Technology -> Applications
By: David Norfolk, Practice Leader - Development, Bloor Research
Published: 7th January 2013
Copyright Bloor Research © 2013
There is no question that C++ is currently used in a lot of mission-critical applications (but, then, so is COBOL) and in a lot of commercial software packages. But is it a dying language, due for replacement by Java, C#, Python, Scala and so on? And, considering that a lot of COBOL and Fortran is still in active use, does this matter much anyway?
The answers are probably "no" and "no". Things are still happening in the C++ world. The latest Intel compilers, for example, are extremely good at optimising code for the latest Intel architectures and its Threading Building Blocks helps you exploit parallel programming on multicore architectures efficiently. Now there's a new C++ standard which addresses many of the issues associated with C++ programming. Even Bjarne Stroustrup says that C++11 feels like a new language here - read more in this interview.
Standard C++11 still lacks Java-style garbage collection, used to clean up allocated memory that is no longer needed (and I'm not sure that relying on programmers to do their own garbage collection is entirely safe), but it does include a state-of-the-art threading library. Many programmers don't like garbage collection, because of the propensity for basic Java to stop for a few seconds while garbage collecting, but that's an implementation issue and you can get modern high performance Javas with better-managed "deterministic" garbage collection facilities offering predictable latency (see, for example, Oracle JRockit). Read about the C++11 innovations here.
Embarcadero's new C++Builder XE3 compiler, which supports the new C++11 standards and allows VCL (Visual Component Library, a visual framework for building Windows applications originally developed by Borland) and FireMonkey (which is what Embarcadero calls its "modern, multi-platform, hardware accelerated GUI and application framework") to be moved onto 64bit platforms, is another sign that interest in C++ is still active. Embarcadero (or, rather, Borland, part of which it acquired in 2008) has a good record for providing productive developer tools and its new compiler promises "agile C++". In other words, developers can use Embarcadero extensions to make C++ up to 5x faster than traditional development, Embarcadero says, using rapid prototyping, PME (properties/methods/events) component-based programming, and visual development. Of course, that's hard to verify in the general case (and no improvement at all satisfies the "up to" 5 times promise) but if you are, or want to be, a C++ shop, it's probably worth investigating (the original Borland C++ Builder was pretty good).
Embarcadero's new compiler builds on clang, a front-end for the respected open-source LLVM compiler, which (it says) will address any advantage Intel compilers have in exploiting Intel's architectures And, usefully, Embarcadero promises industry-leading compliance with the C++ standards.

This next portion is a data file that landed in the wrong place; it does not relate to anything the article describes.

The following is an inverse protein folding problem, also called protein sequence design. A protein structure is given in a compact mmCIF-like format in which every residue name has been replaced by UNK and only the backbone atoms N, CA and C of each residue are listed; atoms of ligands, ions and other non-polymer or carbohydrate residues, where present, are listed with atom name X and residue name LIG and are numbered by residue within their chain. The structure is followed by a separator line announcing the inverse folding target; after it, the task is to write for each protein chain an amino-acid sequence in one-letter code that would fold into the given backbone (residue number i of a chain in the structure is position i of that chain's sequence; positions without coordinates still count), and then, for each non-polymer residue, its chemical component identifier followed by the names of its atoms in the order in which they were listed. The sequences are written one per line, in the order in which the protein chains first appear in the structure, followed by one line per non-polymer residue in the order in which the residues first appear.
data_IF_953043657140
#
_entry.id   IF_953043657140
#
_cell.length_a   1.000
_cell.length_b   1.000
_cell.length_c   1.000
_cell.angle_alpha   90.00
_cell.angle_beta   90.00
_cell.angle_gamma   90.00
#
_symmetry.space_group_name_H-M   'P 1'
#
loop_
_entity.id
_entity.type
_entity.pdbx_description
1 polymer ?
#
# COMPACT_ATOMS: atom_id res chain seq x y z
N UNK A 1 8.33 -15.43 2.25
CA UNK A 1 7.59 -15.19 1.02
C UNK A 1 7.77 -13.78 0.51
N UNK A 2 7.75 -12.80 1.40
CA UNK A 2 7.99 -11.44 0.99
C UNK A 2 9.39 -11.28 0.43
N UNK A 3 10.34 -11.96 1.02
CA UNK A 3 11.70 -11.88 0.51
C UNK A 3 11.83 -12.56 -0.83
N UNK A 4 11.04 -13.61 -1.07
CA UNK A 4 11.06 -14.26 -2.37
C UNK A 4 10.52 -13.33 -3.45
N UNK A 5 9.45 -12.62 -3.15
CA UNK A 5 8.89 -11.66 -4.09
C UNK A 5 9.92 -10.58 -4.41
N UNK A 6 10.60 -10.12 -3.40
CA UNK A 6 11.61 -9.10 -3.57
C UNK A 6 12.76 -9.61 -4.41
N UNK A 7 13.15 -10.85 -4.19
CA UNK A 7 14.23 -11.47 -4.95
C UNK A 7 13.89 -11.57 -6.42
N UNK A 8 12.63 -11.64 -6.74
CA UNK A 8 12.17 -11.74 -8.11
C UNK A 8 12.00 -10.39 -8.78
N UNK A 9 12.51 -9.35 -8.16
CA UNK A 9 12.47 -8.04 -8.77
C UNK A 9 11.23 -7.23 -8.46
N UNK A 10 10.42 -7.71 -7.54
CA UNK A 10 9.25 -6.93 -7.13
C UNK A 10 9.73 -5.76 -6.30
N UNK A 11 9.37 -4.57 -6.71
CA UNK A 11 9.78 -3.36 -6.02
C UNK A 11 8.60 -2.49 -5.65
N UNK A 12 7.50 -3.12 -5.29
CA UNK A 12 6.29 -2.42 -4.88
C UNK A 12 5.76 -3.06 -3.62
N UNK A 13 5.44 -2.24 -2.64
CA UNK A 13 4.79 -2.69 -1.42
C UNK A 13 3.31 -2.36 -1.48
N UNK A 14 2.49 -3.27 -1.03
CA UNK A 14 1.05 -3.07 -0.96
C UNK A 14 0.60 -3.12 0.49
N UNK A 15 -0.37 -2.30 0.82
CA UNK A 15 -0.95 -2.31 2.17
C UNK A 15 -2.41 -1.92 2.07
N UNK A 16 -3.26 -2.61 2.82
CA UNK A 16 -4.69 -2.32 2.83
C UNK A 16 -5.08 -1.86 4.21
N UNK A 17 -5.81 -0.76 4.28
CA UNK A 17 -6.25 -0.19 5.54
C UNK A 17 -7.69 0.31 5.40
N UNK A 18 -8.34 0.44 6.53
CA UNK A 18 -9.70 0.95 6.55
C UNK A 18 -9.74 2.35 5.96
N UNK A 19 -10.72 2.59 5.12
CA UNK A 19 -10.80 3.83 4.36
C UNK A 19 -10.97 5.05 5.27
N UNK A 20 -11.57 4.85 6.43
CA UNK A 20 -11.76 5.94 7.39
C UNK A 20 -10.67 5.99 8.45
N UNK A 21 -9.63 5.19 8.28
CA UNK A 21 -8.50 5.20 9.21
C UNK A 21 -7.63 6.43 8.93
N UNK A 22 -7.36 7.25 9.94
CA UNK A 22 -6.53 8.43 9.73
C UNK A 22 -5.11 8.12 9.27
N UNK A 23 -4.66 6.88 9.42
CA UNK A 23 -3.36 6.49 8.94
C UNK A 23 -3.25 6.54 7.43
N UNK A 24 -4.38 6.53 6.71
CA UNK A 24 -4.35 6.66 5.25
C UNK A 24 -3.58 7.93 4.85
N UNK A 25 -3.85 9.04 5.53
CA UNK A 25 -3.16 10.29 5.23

The key promise of C++Builder XE3, however, is that it will let you target multiple platforms with a single codebase and a single developer team. That sounds good to us, although it won't really come to fruition until its iOS and Android on ARM capabilities arrive. This is also a 64bit compiler, with good support for a Windows 8 look and feel interface, so it offers lots of options for legacy C++ Windows application modernisation (it supports (Windows XP, Windows Vista, Windows 7, and Windows 8). And support for Mac OS X and Retina Display (letting developers deliver a native user experience and automatic HiDPI display support in Mac applications) has to be a bonus. Despite the C++11 improvements, we suspect that native support for a wide range of popular desktop and mobile user environments will be what drives any actual C++ resurgence.
On balance, C++ probably wouldn't be our language of choice these days for general business systems, where something like Java (or Scala) will probably be more productive overall. But C++ is still the optimal choice for some applications and a perfectly adequate choice (if you have the right C++ skills) for many more; and we aren't in the business of building applications anyway. C++ certainly isn't anything like dead yet and, according to C++ guru Herb Sutter, now "computing feels young and fresh in a way that it hasn't felt for years, and that has only happened to this degree at two other times in its history" - although he's talking about the UI and mobile devices, which are what modern C++ has to support.
Posted: 7th January 2013 | By NM :
Garbage collection (GC) is no longer that much necessary due to the presence of the smart-pointers in C++11 (shared_ptr, unique_ptr, weak_ptr -- although by default you're just supposed to use unique_ptr, and only use shared_ptr when sharing; having to use weak_ptr is extremely rare and might indicate a design flaw in your program).
C++98/03 already supports RAII, which is automatic resource management (scope-bound, not garbage collected) -- what's even better it applies uniformly to *all* resources -- memory, files, threads, network sockets, you name it. Much easier than mucking around with try-finally or try-with-resources in Java.
In fact, the best practice (as documented in, e.g., C++ Primer, 5th edition) is not to use raw-pointers, new/delete, or manual memory management at all and instead rely on the above-mentioned standard techniques (that's what the C++ Standard Library itself does).
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